std::cout << "SoDerived::x()\n";
        return Base::y(); 
    }
};

int main() {
    SoDerived* p = new SoDerived();
    std::cout << p->x() << std::endl;
}

What is private inheritance for?

We probably all learnt that inheritance is there for expressing is-a relationships, right?

If there is Car class inheriting from Vehicle, we can all say that a Car is a Vehicle. Then Roadster class inherits from Car, it’s still a Vehicle having access to all Vehicle member( function)s.

But what if that inheritance between Vehicle and Car was private? Then that little shiny red Roadster will not have access to the interface of Vehicle, even if it publicly inherits from Car in the middle.

We simply cannot call it an is-a relationship anymore.

It’s a has-a relationship. Derived class, in this specific example Car, will have access to the Base(=> Vehicle) and exposes it based on the access level, protected or private. Well, this latter means that it’s not exposed. It serves as a private member.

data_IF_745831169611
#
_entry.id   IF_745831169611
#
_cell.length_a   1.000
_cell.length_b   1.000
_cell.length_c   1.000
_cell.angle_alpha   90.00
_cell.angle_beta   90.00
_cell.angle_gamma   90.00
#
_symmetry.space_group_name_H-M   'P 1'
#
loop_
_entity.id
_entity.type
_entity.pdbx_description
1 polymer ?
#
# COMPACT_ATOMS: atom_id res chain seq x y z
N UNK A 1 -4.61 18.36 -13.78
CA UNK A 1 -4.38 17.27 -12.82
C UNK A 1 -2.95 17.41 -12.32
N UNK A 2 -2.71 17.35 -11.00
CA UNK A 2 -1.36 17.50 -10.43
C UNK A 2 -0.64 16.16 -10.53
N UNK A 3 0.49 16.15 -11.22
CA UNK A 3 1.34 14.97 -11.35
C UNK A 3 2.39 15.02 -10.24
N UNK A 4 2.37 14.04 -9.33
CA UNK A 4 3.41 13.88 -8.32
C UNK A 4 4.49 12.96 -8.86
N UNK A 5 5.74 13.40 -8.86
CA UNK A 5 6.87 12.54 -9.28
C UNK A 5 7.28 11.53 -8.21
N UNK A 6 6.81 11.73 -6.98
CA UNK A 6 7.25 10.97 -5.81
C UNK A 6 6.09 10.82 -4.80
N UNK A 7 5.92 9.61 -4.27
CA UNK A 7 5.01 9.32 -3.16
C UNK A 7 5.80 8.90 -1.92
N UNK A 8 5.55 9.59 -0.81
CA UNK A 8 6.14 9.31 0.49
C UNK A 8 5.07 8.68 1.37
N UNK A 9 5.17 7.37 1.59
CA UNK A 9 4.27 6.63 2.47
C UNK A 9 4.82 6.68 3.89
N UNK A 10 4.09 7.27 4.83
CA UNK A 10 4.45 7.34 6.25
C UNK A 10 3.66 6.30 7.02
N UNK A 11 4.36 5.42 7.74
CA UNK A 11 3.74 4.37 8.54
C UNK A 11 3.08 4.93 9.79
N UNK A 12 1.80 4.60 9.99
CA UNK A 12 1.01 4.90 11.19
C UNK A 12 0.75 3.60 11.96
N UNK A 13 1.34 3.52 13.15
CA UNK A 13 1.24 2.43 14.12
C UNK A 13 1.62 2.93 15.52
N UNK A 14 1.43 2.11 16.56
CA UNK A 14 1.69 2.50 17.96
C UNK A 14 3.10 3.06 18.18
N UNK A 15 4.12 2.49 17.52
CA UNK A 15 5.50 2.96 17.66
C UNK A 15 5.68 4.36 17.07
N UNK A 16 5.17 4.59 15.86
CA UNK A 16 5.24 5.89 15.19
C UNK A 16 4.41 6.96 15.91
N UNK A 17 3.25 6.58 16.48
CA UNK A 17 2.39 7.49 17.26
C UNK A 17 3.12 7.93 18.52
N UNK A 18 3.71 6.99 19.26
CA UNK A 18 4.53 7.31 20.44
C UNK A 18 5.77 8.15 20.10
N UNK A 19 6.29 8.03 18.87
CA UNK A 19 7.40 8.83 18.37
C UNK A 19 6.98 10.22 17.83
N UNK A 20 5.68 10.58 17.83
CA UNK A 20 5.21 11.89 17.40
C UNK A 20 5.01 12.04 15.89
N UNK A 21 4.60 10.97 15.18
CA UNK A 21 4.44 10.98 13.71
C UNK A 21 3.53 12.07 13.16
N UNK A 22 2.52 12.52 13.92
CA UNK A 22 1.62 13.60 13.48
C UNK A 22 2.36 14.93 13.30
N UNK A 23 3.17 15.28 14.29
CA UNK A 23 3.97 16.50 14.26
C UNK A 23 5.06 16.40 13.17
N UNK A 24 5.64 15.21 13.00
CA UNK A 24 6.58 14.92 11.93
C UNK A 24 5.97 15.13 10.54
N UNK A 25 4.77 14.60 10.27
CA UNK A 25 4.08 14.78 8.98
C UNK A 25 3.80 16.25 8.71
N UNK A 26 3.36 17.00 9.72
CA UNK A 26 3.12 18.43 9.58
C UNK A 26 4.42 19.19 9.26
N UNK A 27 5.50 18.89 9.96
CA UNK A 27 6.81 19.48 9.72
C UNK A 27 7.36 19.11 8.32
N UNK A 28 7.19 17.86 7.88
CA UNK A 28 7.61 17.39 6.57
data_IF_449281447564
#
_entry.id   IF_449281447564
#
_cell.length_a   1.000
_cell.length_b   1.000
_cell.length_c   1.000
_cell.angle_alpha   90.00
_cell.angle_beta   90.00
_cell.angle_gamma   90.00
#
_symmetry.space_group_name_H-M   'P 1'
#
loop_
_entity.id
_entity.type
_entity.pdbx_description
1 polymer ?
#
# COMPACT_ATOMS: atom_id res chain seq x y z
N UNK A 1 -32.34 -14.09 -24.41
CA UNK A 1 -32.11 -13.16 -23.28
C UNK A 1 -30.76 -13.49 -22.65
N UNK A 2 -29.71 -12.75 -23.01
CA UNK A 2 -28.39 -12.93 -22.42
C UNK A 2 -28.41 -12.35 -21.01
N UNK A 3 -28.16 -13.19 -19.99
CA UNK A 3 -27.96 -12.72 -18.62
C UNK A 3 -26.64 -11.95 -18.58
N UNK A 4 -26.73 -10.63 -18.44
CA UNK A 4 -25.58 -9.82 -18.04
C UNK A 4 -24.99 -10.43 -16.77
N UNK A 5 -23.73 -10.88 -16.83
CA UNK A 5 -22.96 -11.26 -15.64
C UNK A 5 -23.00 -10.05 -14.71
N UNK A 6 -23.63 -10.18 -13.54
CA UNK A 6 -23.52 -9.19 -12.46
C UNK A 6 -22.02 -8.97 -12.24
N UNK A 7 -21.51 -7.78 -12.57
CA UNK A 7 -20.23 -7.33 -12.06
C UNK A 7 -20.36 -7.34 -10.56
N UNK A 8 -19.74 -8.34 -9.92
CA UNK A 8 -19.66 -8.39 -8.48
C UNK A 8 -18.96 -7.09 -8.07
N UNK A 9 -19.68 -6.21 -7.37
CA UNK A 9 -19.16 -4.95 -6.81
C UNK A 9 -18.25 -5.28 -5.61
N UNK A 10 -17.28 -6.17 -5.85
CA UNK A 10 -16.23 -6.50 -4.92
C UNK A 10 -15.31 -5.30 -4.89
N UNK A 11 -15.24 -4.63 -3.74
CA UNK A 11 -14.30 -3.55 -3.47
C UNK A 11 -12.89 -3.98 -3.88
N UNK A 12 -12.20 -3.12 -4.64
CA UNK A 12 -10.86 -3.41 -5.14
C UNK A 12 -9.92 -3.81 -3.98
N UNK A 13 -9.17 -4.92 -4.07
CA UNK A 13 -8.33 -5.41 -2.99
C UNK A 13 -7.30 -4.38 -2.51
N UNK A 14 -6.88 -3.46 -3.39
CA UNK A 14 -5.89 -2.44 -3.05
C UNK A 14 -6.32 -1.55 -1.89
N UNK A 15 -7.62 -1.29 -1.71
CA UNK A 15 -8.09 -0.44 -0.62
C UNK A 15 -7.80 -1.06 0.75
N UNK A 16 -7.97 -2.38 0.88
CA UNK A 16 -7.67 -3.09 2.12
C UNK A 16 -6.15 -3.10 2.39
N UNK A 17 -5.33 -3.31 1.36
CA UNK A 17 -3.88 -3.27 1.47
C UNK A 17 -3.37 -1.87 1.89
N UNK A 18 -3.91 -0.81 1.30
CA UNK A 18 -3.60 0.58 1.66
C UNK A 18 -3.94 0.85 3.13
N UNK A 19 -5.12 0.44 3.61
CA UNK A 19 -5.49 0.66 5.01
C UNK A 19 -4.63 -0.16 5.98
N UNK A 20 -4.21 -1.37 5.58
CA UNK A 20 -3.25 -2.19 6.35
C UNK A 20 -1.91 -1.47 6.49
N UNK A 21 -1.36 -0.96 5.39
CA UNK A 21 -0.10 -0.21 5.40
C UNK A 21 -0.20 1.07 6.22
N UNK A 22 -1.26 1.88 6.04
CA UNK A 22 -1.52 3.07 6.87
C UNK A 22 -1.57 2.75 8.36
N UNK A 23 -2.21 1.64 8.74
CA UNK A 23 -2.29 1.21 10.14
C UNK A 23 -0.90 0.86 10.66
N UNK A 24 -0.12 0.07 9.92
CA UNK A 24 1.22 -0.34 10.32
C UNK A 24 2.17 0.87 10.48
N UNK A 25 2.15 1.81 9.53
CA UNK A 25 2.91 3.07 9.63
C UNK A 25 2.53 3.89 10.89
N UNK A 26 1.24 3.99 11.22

In the case of protected, you might argue that well, Roadster still have access to Vehicle, that is true.

But you cannot create a Roadster as a Vehicle, in case of non-public inheritance this line will not compile.

Vehicle* p = new Roadster();

Just to repeat it, non-public inheritance in C++ expresses a has-a relationship.